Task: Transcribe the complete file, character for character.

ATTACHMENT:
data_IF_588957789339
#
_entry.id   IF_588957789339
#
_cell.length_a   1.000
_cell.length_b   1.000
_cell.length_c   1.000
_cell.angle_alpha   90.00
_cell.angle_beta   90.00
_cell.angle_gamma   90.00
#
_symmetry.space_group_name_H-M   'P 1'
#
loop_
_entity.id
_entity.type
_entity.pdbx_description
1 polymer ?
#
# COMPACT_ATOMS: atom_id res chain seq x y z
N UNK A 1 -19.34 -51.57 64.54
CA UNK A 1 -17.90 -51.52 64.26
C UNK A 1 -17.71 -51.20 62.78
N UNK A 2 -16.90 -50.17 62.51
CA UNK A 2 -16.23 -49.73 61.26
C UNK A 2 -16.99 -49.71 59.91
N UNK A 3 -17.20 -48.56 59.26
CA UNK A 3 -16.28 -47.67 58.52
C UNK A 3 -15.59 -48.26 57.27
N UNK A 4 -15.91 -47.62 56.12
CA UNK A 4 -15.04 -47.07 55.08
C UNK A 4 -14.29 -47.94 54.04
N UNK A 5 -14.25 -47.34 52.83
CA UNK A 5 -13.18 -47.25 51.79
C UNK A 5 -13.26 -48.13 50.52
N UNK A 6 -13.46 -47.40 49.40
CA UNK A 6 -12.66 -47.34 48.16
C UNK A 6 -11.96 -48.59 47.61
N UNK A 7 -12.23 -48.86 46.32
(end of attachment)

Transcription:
data_IF_588957789339
#
_entry.id   IF_588957789339
#
_cell.length_a   1.000
_cell.length_b   1.000
_cell.length_c   1.000
_cell.angle_alpha   90.00
_cell.angle_beta   90.00
_cell.angle_gamma   90.00
#
_symmetry.space_group_name_H-M   'P 1'
#
loop_
_entity.id
_entity.type
_entity.pdbx_description
1 polymer ?
#
# COMPACT_ATOMS: atom_id res chain seq x y z
N UNK A 1 -19.34 -51.57 64.54
CA UNK A 1 -17.90 -51.52 64.26
C UNK A 1 -17.71 -51.20 62.78
N UNK A 2 -16.90 -50.17 62.51
CA UNK A 2 -16.23 -49.73 61.26
C UNK A 2 -16.99 -49.71 59.91
N UNK A 3 -17.20 -48.56 59.26
CA UNK A 3 -16.28 -47.67 58.52
C UNK A 3 -15.59 -48.26 57.27
N UNK A 4 -15.91 -47.62 56.12
CA UNK A 4 -15.04 -47.07 55.08
C UNK A 4 -14.29 -47.94 54.04
N UNK A 5 -14.25 -47.34 52.83
CA UNK A 5 -13.18 -47.25 51.79
C UNK A 5 -13.26 -48.13 50.52
N UNK A 6 -13.46 -47.40 49.40
CA UNK A 6 -12.66 -47.34 48.16
C UNK A 6 -11.96 -48.59 47.61
N UNK A 7 -12.23 -48.86 46.32